Like money, garments circulate and are exchanged: among people and around the world.
One way to make them circulate is by resuscitating them, rescuing them from wardrobes and chests of drawers and giving them a new life by re-wearing them. What motivates this tendency that, breaking with the linear concept of modern time, reintroduces the traditional concept of cyclical time: the need to save the beautiful from destruction, eccentricity, love of the retro or déjà vu, lack of imagination, dissatisfaction with the present, a quest for evasion and dreams that betrays a hidden anguish? But clothes are also exchanged and travel through the world: for instance, from East to West. In the 1960s and again in the 1990s, an exotic trend vibrated through the West: the Other was worn on the body. If at first it was an act of rebellion against its society and its consumerist ideals, did it then become a way to signify its haunting ghosts?
Like money, clothes talk.
—Cristina Giorcelli, professor of American Literature at the University of Rome Three and co-editor of Exchanging Clothes: Habits of Being 2
THE CONTINUING JOURNEY OF MY MOLYNEUX
Paula Rabinowitz, professor of English at the University of Minnesota and co-editor of Exchanging Clothes: Habits of Being 2
The fabric of female friendship is woven often through the exchange of clothing. One friend borrows a dress, another loans a bracelet, a third needs a clean T-shirt, and on and on.
Women shop together and covet each others’ garments; we also cast them off as gifts or hand-me-downs. Lacking daughters, I give away clothes to friends, students, and now, my daughter-in-law. Before my mother died, we exchanged jeans as she fit into old pairs I no longer could zip up and I acquired hers that swam on her diminished hips. These items themselves rarely matter much.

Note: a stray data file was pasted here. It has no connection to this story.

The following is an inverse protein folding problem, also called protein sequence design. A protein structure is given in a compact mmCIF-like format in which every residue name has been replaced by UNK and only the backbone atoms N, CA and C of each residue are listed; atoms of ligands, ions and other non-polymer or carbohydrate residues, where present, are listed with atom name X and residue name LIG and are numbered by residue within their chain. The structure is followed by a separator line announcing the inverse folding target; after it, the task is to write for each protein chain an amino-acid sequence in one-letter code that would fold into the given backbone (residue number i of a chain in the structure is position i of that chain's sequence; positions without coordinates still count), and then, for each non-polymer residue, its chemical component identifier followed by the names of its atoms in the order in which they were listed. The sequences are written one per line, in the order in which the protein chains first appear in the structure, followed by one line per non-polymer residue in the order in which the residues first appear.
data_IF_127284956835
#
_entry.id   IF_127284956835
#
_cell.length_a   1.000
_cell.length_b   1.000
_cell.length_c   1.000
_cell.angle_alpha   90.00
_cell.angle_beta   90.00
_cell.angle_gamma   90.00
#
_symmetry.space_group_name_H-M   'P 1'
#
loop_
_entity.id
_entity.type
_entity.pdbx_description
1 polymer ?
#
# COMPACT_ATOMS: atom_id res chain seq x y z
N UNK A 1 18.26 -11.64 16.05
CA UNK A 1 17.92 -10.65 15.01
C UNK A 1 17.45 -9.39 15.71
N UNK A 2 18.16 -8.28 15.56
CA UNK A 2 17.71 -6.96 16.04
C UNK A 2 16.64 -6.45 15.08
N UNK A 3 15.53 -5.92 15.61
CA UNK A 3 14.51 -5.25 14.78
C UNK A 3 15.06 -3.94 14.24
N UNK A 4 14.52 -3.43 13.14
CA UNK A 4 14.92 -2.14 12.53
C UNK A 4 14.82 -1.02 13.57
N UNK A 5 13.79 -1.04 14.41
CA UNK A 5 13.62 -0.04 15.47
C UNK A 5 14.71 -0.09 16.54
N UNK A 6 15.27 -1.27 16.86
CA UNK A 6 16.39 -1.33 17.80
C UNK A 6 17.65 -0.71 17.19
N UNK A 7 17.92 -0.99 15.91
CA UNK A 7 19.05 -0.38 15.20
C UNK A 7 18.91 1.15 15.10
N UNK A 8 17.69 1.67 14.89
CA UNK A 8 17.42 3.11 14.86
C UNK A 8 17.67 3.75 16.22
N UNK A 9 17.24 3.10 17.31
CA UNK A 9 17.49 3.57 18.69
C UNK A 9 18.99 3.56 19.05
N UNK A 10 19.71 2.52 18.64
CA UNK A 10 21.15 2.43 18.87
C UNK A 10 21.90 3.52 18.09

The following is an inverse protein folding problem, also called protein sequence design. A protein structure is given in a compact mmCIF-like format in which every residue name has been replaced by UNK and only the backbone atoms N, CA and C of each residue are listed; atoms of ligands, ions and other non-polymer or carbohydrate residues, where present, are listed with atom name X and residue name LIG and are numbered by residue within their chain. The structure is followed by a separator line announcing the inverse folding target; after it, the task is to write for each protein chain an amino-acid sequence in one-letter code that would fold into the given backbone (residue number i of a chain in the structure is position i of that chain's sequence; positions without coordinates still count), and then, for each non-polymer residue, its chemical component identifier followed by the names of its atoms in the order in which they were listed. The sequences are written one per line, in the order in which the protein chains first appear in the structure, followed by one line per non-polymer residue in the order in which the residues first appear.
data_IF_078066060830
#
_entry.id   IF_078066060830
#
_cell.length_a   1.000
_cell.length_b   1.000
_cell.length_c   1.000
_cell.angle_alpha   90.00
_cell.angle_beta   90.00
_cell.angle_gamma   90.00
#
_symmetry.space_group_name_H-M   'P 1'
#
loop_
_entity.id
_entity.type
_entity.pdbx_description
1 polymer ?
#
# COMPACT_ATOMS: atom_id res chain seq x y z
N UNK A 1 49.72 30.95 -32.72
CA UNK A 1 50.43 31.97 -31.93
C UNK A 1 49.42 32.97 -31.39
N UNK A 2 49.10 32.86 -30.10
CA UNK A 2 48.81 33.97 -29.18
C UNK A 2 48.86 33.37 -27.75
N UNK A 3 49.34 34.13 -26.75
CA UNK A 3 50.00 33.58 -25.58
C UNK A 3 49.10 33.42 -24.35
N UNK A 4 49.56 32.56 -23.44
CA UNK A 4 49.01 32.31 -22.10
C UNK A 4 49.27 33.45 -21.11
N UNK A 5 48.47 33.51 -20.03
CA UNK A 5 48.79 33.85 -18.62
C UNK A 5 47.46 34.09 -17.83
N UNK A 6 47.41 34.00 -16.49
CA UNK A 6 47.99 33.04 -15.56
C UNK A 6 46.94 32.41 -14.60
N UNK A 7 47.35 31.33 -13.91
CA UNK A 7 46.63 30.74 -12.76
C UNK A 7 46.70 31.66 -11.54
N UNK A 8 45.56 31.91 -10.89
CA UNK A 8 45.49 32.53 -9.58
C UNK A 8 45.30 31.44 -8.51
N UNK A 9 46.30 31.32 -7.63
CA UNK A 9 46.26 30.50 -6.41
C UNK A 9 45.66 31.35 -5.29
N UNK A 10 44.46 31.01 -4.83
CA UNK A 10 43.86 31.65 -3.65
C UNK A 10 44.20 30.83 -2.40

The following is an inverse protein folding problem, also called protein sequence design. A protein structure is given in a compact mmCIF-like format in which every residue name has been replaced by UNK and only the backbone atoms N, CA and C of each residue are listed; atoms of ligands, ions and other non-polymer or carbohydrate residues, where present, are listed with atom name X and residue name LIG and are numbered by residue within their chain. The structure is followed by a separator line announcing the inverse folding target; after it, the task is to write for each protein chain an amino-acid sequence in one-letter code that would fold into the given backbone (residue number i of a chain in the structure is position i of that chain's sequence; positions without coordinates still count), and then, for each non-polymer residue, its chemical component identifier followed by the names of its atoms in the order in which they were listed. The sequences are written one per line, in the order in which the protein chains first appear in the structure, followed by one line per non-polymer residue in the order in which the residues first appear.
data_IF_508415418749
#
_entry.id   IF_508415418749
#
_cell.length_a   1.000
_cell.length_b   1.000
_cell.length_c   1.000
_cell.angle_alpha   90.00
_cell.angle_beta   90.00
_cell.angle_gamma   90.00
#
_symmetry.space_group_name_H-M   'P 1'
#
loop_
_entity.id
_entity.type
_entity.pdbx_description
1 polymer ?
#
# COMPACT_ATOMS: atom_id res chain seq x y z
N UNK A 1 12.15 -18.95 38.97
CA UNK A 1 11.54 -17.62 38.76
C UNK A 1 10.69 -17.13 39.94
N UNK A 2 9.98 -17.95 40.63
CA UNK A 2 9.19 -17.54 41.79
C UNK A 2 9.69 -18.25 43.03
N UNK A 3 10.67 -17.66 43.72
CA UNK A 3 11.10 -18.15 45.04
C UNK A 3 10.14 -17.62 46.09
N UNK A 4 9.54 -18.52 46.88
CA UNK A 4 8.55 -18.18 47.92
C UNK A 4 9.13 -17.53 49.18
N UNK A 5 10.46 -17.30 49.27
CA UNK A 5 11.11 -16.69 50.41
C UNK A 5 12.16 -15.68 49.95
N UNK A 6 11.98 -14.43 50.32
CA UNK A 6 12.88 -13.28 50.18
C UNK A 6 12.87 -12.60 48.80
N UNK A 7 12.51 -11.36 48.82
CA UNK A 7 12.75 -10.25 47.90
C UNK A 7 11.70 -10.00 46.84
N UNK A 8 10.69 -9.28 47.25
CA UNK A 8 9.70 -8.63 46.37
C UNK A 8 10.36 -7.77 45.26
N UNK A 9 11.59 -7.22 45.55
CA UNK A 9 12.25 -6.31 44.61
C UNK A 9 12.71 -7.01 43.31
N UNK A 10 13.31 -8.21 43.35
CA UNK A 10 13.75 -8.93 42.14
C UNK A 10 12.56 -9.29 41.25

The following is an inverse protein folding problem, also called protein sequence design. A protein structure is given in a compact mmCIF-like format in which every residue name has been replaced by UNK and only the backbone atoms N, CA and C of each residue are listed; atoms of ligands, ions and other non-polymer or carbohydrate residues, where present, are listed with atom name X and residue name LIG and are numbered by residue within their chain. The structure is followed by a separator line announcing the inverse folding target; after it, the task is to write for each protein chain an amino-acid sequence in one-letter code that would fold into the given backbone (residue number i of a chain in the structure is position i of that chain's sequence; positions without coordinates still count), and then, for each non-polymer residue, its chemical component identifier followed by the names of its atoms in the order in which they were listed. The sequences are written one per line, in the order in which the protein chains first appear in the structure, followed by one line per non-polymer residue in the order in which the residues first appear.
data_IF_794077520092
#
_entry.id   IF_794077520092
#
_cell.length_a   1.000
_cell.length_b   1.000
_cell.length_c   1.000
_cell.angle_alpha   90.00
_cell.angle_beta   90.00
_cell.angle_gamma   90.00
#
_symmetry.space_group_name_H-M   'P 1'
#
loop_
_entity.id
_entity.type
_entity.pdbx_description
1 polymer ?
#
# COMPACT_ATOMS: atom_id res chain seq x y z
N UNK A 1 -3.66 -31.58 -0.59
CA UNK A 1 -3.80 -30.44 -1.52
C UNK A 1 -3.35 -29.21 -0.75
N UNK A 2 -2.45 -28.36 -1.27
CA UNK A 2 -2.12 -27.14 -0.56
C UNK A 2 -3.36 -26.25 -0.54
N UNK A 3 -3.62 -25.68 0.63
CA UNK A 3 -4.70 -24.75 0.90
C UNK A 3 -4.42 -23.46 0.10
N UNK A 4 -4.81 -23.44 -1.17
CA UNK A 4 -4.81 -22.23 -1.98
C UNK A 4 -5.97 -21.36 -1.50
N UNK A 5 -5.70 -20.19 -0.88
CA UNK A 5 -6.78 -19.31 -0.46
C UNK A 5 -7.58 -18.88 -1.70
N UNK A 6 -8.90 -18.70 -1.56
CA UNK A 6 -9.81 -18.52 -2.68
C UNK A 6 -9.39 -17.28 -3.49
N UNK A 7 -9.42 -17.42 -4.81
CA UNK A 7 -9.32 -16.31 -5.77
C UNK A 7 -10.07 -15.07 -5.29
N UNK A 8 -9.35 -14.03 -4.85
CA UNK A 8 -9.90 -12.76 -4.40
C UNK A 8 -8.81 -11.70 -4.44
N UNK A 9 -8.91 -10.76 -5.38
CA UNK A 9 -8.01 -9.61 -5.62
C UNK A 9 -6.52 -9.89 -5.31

|Dress circa 1921 with a Georgette crepe|
and fringed waist.
In the early 1970s, when everyone I knew spent long hours perusing Salvation Army and other used-clothing stores for discarded clothes from the 1920s to the 1940s (long, slinky jackets and fringed dresses from the 20s; crepe sheathes from the 30s; platforms and tailored outfits from the 40s), I got a treasure. I had moved to Cambridge, Massachusetts, from California—home to the great used-clothing emporia, especially those in Southern California, where Hollywood studios often sent discarded wardrobe items—with a friend. One day, an old friend of hers (who was among the first women FM radio deejays with an all-night show devoted to recirculating great women jazz and blues singers like Ruth Brown, Etta James, Koko Taylor) showed up. She was from Detroit and needed money. She was an extravagant, flamboyant dresser—Janis Joplin was her idol and thrift shops her clothing haunts. She had a fabulous dress for sale from her suitcase.
It was a hand-embroidered, brown crepe Molyneux.
It was complete with the label from Paris, mid-calf and fitted—straight out of a late 1930s film with Joan Blondell—and it fit me perfectly. I bought it for $25, a lot of money then, as I was a waitress in a coffee shop. I wore it occasionally and kept it hanging in my closet through dozens of moves around the country and the world, but later lost contact with my roommate and her friend and haven’t pulled it out in decades.
|Designer Edward Molyneux worked|
with a limited palette: black, blues,
grays, and this rich mahogany color.
I did and I do—or so I think*, but that’s not the point—the dress, a mythical object of pure desire and intimate exchange, still a bond.
* Or so I think. Because, when I went searching in my closet for the beloved dress one 90-plus-degree day this summer to photograph it, I could not find it.
And then I remembered: About a decade ago, a sorority was collecting clothing in a large van. Good-quality clothes only, no T-shirts or ratty jeans, and in one of my rare and always regretted purges, I divulged my closet of a slew of padded-shoulder jackets from the 1980s (damn, they’re almost back in style now with Dallas in revival!) and a few choice objects—including the Molyneux, which I figured I’d never wear and might bring a small fortune at the auction for the charity this drive was supporting.
So the dress continues on its journey of exchange. Who knows where?
Exchanging Clothes: Habits of Being 2, the second volume in a four-part series charting the social, cultural, and political expression of clothing. This volume analyzes how garments circulate through culture and the economy, signaling and altering identity. Read a post that correlates with the first volume, Accessorizing the Body.